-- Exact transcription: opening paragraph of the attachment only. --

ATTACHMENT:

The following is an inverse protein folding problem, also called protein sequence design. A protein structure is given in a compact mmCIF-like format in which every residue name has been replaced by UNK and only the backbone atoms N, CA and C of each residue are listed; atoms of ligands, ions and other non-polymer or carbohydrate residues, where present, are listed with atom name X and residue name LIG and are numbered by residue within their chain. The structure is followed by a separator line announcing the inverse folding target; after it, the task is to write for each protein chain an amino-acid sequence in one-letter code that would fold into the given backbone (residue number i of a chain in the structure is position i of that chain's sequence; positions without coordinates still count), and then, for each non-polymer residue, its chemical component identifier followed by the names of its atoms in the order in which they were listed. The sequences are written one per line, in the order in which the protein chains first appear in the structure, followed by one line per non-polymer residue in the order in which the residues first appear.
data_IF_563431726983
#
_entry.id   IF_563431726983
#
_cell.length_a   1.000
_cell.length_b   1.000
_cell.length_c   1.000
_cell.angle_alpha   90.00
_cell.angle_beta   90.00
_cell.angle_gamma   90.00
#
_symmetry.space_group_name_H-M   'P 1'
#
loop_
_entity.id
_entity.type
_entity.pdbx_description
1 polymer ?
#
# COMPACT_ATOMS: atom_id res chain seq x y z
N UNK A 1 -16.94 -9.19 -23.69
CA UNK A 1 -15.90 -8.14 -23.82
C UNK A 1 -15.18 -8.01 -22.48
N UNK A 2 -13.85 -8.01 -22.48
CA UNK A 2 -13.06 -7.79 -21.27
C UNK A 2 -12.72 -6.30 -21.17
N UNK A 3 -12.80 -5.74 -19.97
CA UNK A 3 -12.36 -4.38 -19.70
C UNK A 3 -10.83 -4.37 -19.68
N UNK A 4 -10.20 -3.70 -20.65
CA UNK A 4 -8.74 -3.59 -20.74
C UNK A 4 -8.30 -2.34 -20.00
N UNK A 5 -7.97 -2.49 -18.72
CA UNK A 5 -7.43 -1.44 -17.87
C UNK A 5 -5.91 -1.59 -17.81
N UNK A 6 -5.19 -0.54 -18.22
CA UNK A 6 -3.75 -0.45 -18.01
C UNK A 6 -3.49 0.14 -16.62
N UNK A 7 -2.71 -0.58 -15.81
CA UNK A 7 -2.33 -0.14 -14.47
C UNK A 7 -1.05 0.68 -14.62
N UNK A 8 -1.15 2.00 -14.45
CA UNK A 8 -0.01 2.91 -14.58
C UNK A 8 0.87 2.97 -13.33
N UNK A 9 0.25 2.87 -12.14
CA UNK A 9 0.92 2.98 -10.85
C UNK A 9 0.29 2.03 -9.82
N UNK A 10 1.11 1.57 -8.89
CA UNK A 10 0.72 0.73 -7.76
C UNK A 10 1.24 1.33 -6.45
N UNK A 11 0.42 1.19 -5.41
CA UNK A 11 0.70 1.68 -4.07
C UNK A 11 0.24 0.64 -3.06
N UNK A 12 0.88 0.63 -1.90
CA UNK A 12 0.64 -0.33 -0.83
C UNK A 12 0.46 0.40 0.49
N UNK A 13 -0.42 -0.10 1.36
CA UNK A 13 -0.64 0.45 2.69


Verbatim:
The following is an inverse protein folding problem, also called protein sequence design. A protein structure is given in a compact mmCIF-like format in which every residue name has been replaced by UNK and only the backbone atoms N, CA and C of each residue are listed; atoms of ligands, ions and other non-polymer or carbohydrate residues, where present, are listed with atom name X and residue name LIG and are numbered by residue within their chain. The structure is followed by a separator line announcing the inverse folding target; after it, the task is to write for each protein chain an amino-acid sequence in one-letter code that would fold into the given backbone (residue number i of a chain in the structure is position i of that chain's sequence; positions without coordinates still count), and then, for each non-polymer residue, its chemical component identifier followed by the names of its atoms in the order in which they were listed. The sequences are written one per line, in the order in which the protein chains first appear in the structure, followed by one line per non-polymer residue in the order in which the residues first appear.